The protests draw on anger over price and tax increases included in this year's budget that took effect on January 1.
After the movement, however, nine administrations during the last seven years in Tunisia have failed to mitigate the plaguing high unemployment rates and economic distress of the common man.
Hammami, who attended the protests in the capital, Tunis, on Tuesday, said that an estimated 400 people were in attendance. Europe is concerned about stability in Tunisia partly because unemployment there has forced many young Tunisians to go overseas.
Leila Ghrairi, 51, a civil servant who came to support the protesters in Tunis, said she was not anxious about another Arab Spring.
The clashes have led to more than 200 arrests and dozens of injuries as protesters across the country vent their anger over austerity measures.
Anger has boiled over since the beginning of the year due to a hike in value added tax and social security contributions as part of austerity demanded by global creditors.
Tunisia is often seen as having had a relatively smooth transition since the 2011 uprising that toppled long-time dictator Zine El Abidine Ben Ali.
In Sousse, the Bouhsina police barracks was set on fire; in Khezama, police used tear gas to prevent looters from raiding a supermarket; and in Ksar Gafsa, a civil protection agent was injured in clashes.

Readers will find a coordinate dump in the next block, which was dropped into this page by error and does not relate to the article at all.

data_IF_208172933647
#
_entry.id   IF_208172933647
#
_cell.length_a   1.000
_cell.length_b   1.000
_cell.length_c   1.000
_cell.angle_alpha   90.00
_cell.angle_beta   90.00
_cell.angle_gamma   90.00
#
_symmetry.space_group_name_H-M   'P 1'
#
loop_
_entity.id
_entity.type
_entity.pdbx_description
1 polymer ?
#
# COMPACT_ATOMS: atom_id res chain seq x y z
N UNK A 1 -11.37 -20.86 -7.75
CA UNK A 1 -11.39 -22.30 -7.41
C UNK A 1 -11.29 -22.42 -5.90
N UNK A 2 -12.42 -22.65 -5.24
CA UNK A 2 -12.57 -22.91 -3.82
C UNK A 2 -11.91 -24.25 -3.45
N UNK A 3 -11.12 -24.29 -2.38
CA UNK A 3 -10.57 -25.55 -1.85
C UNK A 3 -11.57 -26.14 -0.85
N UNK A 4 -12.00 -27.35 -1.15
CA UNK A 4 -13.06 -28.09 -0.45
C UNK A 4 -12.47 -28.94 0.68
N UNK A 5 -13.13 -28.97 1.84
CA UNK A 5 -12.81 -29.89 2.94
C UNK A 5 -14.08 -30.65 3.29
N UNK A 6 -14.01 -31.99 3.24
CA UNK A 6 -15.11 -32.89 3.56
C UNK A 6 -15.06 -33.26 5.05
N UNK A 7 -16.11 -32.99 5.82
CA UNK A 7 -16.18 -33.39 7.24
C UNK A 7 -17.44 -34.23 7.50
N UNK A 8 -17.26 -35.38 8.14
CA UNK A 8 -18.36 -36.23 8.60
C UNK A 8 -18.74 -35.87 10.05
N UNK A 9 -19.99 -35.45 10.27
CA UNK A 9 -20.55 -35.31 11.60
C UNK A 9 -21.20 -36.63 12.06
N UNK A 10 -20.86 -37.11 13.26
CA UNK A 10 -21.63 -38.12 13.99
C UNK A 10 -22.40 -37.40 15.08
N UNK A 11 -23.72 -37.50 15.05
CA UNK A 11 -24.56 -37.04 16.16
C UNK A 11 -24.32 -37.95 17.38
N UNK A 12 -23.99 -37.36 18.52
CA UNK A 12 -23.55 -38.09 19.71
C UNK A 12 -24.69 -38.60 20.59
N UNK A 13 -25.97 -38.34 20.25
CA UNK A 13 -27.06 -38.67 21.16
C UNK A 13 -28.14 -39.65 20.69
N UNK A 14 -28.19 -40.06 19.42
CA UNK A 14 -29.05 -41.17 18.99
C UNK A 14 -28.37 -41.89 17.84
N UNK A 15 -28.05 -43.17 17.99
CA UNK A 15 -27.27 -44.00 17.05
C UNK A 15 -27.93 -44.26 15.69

Image Twenty-one members of the security forces were injured
One Tunisian told the BBC: "Our demands include, primarily, the scrapping of the 2018 financial law, reducing the prices of essential goods, the reversal of privatisation of state entities..., social security and health coverage for the unemployed, provision of housing for families with a limited income, and a national and strategic plan in the fight against corruption".
An interior ministry spokesman said at least 44 people had been arrested, including 16 in Kasserine and 18 in working-class areas near Tunis.
On Tuesday night, hundreds of young people took to the streets of Tebourba for the funeral of the man who died.
The Tunisian government, a coalition of Islamist, secularist and independent factions, have accused criminal and opposition elements of being behind the protests.
The Interior Ministry said that the 43-year old male was not killed due to police violence, but an autopsy would be carried out to determine the cause of death.
Late on Tuesday, clashes erupted in more than 20 towns, as protesters attacked police stations and government buildings and torched cars, also hurling petrol bombs at a Jewish school on the southern tourist island of Djerba.
In December 2017, unemployed protesters and activists marched through the streets of Sidi Bouzid, angry over the lack of jobs and opportunities that continue to plague residents.
"Further demonstrations are planned for the coming days, including in Tunis on 12 and 13 January 2018; you should avoid protests and follow the instructions of the local authorities", it added.More news: Apple's $29 iPhone battery replacements available now